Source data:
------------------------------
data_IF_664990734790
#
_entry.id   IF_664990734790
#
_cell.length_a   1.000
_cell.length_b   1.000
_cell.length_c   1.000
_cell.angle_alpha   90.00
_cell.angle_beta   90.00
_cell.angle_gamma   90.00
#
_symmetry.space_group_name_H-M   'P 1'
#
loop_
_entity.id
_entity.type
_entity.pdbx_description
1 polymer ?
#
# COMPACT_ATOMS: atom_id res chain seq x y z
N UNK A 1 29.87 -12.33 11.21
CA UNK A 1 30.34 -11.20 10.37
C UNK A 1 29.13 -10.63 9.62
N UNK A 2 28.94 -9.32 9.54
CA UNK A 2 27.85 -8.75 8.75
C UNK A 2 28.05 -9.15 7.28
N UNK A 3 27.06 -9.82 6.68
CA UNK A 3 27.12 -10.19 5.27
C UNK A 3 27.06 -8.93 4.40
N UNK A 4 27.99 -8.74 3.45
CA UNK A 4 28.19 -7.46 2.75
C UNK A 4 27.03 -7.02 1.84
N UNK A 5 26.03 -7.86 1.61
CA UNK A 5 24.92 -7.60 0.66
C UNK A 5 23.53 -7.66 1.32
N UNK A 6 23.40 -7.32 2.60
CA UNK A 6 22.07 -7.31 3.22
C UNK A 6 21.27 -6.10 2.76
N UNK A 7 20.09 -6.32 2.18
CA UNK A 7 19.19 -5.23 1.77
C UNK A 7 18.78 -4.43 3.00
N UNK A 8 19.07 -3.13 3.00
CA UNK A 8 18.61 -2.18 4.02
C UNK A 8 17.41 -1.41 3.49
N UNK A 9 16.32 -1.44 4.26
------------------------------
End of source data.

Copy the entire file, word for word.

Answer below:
data_IF_664990734790
#
_entry.id   IF_664990734790
#
_cell.length_a   1.000
_cell.length_b   1.000
_cell.length_c   1.000
_cell.angle_alpha   90.00
_cell.angle_beta   90.00
_cell.angle_gamma   90.00
#
_symmetry.space_group_name_H-M   'P 1'
#
loop_
_entity.id
_entity.type
_entity.pdbx_description
1 polymer ?
#
# COMPACT_ATOMS: atom_id res chain seq x y z
N UNK A 1 29.87 -12.33 11.21
CA UNK A 1 30.34 -11.20 10.37
C UNK A 1 29.13 -10.63 9.62
N UNK A 2 28.94 -9.32 9.54
CA UNK A 2 27.85 -8.75 8.75
C UNK A 2 28.05 -9.15 7.28
N UNK A 3 27.06 -9.82 6.68
CA UNK A 3 27.12 -10.19 5.27
C UNK A 3 27.06 -8.93 4.40
N UNK A 4 27.99 -8.74 3.45
CA UNK A 4 28.19 -7.46 2.75
C UNK A 4 27.03 -7.02 1.84
N UNK A 5 26.03 -7.86 1.61
CA UNK A 5 24.92 -7.60 0.66
C UNK A 5 23.53 -7.66 1.32
N UNK A 6 23.40 -7.32 2.60
CA UNK A 6 22.07 -7.31 3.22
C UNK A 6 21.27 -6.10 2.76
N UNK A 7 20.09 -6.32 2.18
CA UNK A 7 19.19 -5.23 1.77
C UNK A 7 18.78 -4.43 3.00
N UNK A 8 19.07 -3.13 3.00
CA UNK A 8 18.61 -2.18 4.02
C UNK A 8 17.41 -1.41 3.49
N UNK A 9 16.32 -1.44 4.26